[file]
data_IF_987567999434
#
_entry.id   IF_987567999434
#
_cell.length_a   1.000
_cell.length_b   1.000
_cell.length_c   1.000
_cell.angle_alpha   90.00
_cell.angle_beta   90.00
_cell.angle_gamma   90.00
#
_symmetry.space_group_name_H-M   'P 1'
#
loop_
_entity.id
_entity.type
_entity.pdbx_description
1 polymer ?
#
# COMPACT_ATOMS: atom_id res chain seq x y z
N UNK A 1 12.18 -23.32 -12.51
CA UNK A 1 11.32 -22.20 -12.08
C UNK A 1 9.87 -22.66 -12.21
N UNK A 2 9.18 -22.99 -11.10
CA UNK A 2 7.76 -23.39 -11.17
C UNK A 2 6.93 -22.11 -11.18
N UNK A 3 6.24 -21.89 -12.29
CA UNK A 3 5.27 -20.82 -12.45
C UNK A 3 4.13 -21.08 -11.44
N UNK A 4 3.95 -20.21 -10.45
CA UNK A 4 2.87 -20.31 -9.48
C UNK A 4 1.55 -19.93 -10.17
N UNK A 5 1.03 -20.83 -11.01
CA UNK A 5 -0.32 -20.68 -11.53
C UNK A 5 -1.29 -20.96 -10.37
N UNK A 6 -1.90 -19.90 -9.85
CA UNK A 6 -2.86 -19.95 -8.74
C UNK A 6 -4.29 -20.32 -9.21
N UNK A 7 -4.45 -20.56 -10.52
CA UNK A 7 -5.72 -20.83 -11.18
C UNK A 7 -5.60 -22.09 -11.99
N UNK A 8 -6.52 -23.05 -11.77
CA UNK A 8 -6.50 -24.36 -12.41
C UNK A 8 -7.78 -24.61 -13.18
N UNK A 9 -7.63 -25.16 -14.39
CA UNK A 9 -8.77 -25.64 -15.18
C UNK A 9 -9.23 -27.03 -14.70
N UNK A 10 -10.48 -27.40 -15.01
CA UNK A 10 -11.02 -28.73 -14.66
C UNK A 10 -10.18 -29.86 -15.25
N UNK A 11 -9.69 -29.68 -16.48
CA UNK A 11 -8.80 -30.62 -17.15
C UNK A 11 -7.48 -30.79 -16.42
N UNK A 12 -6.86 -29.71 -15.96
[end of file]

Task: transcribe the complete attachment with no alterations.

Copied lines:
data_IF_987567999434
#
_entry.id   IF_987567999434
#
_cell.length_a   1.000
_cell.length_b   1.000
_cell.length_c   1.000
_cell.angle_alpha   90.00
_cell.angle_beta   90.00
_cell.angle_gamma   90.00
#
_symmetry.space_group_name_H-M   'P 1'
#
loop_
_entity.id
_entity.type
_entity.pdbx_description
1 polymer ?
#
# COMPACT_ATOMS: atom_id res chain seq x y z
N UNK A 1 12.18 -23.32 -12.51
CA UNK A 1 11.32 -22.20 -12.08
C UNK A 1 9.87 -22.66 -12.21
N UNK A 2 9.18 -22.99 -11.10
CA UNK A 2 7.76 -23.39 -11.17
C UNK A 2 6.93 -22.11 -11.18
N UNK A 3 6.24 -21.89 -12.29
CA UNK A 3 5.27 -20.82 -12.45
C UNK A 3 4.13 -21.08 -11.44
N UNK A 4 3.95 -20.21 -10.45
CA UNK A 4 2.87 -20.31 -9.48
C UNK A 4 1.55 -19.93 -10.17
N UNK A 5 1.03 -20.83 -11.01
CA UNK A 5 -0.32 -20.68 -11.53
C UNK A 5 -1.29 -20.96 -10.37
N UNK A 6 -1.90 -19.90 -9.85
CA UNK A 6 -2.86 -19.95 -8.74
C UNK A 6 -4.29 -20.32 -9.21
N UNK A 7 -4.45 -20.56 -10.52
CA UNK A 7 -5.72 -20.83 -11.18
C UNK A 7 -5.60 -22.09 -11.99
N UNK A 8 -6.52 -23.05 -11.77
CA UNK A 8 -6.50 -24.36 -12.41
C UNK A 8 -7.78 -24.61 -13.18
N UNK A 9 -7.63 -25.16 -14.39
CA UNK A 9 -8.77 -25.64 -15.18
C UNK A 9 -9.23 -27.03 -14.70
N UNK A 10 -10.48 -27.40 -15.01
CA UNK A 10 -11.02 -28.73 -14.66
C UNK A 10 -10.18 -29.86 -15.25
N UNK A 11 -9.69 -29.68 -16.48
CA UNK A 11 -8.80 -30.62 -17.15
C UNK A 11 -7.48 -30.79 -16.42
N UNK A 12 -6.86 -29.71 -15.96